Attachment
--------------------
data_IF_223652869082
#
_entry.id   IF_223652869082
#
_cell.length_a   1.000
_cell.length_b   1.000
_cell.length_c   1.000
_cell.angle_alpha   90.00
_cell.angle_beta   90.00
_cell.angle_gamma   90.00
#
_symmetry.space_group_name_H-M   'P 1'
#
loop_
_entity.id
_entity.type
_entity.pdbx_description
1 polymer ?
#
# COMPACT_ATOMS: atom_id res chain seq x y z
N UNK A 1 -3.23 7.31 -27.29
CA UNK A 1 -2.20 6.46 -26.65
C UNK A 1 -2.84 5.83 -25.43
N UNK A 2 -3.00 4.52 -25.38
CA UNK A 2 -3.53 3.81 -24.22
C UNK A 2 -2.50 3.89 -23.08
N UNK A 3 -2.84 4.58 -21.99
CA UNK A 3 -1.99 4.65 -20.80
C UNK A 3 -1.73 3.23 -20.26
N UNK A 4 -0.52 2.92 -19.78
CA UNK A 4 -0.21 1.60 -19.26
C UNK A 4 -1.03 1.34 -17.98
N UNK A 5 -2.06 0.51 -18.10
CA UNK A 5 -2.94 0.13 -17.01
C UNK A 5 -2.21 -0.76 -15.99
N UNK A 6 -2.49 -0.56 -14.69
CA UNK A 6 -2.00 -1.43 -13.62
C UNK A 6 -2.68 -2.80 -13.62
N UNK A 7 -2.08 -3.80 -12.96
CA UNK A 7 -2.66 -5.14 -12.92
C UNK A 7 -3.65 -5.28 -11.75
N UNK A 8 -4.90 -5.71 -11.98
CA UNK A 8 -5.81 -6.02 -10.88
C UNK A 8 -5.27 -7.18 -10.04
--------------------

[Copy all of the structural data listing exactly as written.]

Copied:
data_IF_223652869082
#
_entry.id   IF_223652869082
#
_cell.length_a   1.000
_cell.length_b   1.000
_cell.length_c   1.000
_cell.angle_alpha   90.00
_cell.angle_beta   90.00
_cell.angle_gamma   90.00
#
_symmetry.space_group_name_H-M   'P 1'
#
loop_
_entity.id
_entity.type
_entity.pdbx_description
1 polymer ?
#
# COMPACT_ATOMS: atom_id res chain seq x y z
N UNK A 1 -3.23 7.31 -27.29
CA UNK A 1 -2.20 6.46 -26.65
C UNK A 1 -2.84 5.83 -25.43
N UNK A 2 -3.00 4.52 -25.38
CA UNK A 2 -3.53 3.81 -24.22
C UNK A 2 -2.50 3.89 -23.08
N UNK A 3 -2.84 4.58 -21.99
CA UNK A 3 -1.99 4.65 -20.80
C UNK A 3 -1.73 3.23 -20.26
N UNK A 4 -0.52 2.92 -19.78
CA UNK A 4 -0.21 1.60 -19.26
C UNK A 4 -1.03 1.34 -17.98
N UNK A 5 -2.06 0.51 -18.10
CA UNK A 5 -2.94 0.13 -17.01
C UNK A 5 -2.21 -0.76 -15.99
N UNK A 6 -2.49 -0.56 -14.69
CA UNK A 6 -2.00 -1.43 -13.62
C UNK A 6 -2.68 -2.80 -13.62
N UNK A 7 -2.08 -3.80 -12.96
CA UNK A 7 -2.66 -5.14 -12.92
C UNK A 7 -3.65 -5.28 -11.75
N UNK A 8 -4.90 -5.71 -11.98
CA UNK A 8 -5.81 -6.02 -10.88
C UNK A 8 -5.27 -7.18 -10.04